Draymond Green 'nowhere near' hitting his ceiling as a player

Draymond Green 'nowhere near' hitting his ceiling as a player

During the 2015-16 season, Draymond Green averaged 14.0 points, 9.5 rebounds, 7.4 assists, 1.5 steals and 1.4 blocks per game, while shooting just under 39 percent from deep.

He was an All-Star, runner-up for Defensive Player of the Year, All-NBA Second-Team and placed seventh in the MVP voting.

Last year he averaged 10.2 points, 7.9 rebounds, 7.0 assists, 2.0 steals and 1.4 blocks per game, but his 3-point shooting dipped eight percentage points to 30.8.

He was an All-Star, All-NBA Third-Team and won the Defensive Player of the Year.

"I've heard I've reached my ceiling since I was a sophomore in high school," Draymond told ESPN's Chris Haynes. "Every year. It never fails. But the one thing I've never understood is how someone can say I've reached my ceiling when I know I'm one of the hardest-working players in the NBA.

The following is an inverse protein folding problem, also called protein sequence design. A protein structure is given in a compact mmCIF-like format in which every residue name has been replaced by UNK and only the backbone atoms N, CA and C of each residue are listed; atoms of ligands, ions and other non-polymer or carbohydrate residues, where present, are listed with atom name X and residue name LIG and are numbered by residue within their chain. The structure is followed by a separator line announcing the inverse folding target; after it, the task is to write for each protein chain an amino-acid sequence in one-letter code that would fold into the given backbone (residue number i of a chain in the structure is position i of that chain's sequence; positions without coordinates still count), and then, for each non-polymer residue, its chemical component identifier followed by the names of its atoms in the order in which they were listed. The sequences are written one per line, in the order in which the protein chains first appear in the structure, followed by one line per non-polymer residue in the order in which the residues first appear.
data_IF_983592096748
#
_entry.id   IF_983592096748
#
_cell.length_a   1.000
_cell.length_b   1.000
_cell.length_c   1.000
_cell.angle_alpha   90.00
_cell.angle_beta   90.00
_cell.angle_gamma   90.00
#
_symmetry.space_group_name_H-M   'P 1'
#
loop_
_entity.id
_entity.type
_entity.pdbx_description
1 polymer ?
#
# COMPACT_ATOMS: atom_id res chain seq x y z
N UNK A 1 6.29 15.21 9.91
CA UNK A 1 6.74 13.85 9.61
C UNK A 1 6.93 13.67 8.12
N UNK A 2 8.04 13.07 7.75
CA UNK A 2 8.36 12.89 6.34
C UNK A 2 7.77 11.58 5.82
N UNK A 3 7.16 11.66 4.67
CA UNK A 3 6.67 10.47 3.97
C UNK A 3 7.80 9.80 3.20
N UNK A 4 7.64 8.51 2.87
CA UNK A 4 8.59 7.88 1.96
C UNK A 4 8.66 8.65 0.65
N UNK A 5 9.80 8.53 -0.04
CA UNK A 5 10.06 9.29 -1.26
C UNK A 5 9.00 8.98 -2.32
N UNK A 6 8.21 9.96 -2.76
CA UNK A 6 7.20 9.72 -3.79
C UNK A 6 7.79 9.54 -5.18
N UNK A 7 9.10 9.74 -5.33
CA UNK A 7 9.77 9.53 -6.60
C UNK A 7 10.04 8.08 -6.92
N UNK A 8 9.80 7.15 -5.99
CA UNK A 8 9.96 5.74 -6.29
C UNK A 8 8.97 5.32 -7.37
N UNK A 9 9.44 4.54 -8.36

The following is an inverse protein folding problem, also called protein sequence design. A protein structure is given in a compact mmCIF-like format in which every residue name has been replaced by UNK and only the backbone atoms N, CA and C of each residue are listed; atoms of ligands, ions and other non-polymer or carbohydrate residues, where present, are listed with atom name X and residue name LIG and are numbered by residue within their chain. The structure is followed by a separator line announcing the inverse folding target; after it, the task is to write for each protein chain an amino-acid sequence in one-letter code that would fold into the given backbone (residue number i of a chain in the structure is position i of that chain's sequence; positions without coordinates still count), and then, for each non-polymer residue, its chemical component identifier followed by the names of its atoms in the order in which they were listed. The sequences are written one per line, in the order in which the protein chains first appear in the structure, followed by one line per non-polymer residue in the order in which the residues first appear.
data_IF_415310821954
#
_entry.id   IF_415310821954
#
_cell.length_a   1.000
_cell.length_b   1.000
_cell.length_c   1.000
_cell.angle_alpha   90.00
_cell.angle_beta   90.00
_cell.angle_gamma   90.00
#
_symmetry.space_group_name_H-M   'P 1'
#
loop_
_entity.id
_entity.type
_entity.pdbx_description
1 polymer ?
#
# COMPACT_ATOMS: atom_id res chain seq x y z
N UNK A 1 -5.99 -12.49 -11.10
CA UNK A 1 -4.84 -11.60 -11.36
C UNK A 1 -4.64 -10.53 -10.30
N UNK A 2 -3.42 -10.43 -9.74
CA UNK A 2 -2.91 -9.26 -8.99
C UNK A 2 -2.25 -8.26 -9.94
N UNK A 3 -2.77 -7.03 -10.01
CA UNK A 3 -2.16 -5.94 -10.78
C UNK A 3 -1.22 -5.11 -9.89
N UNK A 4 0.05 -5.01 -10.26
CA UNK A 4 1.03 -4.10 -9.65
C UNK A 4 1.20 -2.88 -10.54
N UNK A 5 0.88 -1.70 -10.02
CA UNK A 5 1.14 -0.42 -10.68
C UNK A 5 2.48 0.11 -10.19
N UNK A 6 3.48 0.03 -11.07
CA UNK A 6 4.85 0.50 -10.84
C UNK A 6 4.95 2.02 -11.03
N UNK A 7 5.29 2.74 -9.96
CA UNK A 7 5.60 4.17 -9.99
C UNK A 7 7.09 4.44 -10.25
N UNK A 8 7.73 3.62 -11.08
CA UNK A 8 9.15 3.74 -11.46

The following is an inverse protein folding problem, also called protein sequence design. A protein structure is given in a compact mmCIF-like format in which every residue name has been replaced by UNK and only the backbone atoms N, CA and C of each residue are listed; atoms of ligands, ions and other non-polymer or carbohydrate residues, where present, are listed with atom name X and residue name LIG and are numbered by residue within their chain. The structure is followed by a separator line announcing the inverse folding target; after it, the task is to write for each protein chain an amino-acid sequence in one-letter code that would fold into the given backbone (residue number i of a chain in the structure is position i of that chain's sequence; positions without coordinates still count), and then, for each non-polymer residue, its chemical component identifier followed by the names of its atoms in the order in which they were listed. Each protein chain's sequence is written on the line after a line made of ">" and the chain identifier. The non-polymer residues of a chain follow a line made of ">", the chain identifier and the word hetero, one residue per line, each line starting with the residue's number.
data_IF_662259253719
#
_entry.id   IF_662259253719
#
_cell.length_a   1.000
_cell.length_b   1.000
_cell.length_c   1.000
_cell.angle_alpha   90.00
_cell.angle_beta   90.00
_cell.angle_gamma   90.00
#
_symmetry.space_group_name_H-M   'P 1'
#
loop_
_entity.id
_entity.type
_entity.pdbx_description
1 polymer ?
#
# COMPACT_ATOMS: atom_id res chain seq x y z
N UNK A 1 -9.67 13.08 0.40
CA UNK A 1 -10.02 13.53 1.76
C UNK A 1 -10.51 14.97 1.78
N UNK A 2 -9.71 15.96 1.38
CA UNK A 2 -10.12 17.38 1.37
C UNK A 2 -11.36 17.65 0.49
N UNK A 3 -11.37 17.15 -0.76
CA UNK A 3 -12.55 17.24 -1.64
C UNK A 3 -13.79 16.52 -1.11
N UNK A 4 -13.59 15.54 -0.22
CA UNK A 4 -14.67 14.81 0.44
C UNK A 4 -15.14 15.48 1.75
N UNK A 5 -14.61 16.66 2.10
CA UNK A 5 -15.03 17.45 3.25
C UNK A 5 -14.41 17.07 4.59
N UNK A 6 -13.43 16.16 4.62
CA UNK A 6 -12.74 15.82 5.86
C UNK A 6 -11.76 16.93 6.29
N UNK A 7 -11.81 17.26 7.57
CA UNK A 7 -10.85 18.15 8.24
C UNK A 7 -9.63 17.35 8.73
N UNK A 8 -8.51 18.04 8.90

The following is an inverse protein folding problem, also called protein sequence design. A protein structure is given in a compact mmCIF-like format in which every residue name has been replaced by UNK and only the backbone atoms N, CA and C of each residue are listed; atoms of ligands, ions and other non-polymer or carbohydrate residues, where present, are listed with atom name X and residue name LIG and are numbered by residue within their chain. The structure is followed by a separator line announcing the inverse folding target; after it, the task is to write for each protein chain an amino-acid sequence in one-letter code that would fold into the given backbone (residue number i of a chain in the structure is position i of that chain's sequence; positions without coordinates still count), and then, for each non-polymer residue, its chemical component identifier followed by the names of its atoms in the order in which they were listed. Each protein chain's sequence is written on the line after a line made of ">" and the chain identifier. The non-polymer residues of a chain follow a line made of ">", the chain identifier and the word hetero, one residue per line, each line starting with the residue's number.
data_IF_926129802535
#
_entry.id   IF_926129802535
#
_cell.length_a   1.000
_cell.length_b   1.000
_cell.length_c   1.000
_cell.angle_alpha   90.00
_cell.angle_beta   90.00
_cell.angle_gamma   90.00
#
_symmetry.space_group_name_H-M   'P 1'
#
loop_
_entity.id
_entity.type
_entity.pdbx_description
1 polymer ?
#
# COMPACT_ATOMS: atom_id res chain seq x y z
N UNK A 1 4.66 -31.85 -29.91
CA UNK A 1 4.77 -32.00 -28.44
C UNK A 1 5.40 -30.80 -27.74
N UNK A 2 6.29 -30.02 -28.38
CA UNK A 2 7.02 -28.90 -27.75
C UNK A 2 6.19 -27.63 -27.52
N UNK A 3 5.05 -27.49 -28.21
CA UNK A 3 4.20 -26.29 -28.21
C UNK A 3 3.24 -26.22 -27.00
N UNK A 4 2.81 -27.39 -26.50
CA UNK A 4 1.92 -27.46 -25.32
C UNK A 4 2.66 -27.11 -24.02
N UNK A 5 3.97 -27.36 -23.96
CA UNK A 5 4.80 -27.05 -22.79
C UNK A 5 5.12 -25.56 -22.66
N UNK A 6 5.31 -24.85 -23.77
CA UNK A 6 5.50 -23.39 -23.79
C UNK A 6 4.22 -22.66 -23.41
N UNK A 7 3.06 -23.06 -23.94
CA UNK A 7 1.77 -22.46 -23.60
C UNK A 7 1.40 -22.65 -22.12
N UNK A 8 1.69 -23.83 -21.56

"And I'll continue to hear that for the rest of my career. Reached a ceiling, reached a ceiling. And one day I will ... eventually I will reach my ceiling, but I know I'm nowhere near that right now.

"I think I'm just starting to scratch the surface of the player that I can be."

As a rookie, Draymond averaged 2.9 points, 3.3 rebounds, 0.7 assists, 0.5 steals and 0.3 blocks over 13.4 minutes per game, and shot 21 percent (14 for 67) from 3-point territory.

In Year 2, he improved to 6.2 points, 5.0 rebounds, 1.9 assists, 1.2 steals and 0.9 blocks in 21.9 minutes per contest, and shot 33.3 percent (55 for 165) from distance.

His breakout season came in 2014-15 when he supplanted David Lee in the starting lineup -- something that originally happened only because Lee injured his hamstring in the preseason.

Remember when Steve Kerr's plan was for Draymond to play around 12 to 15 minutes per game? Crazy how things can change.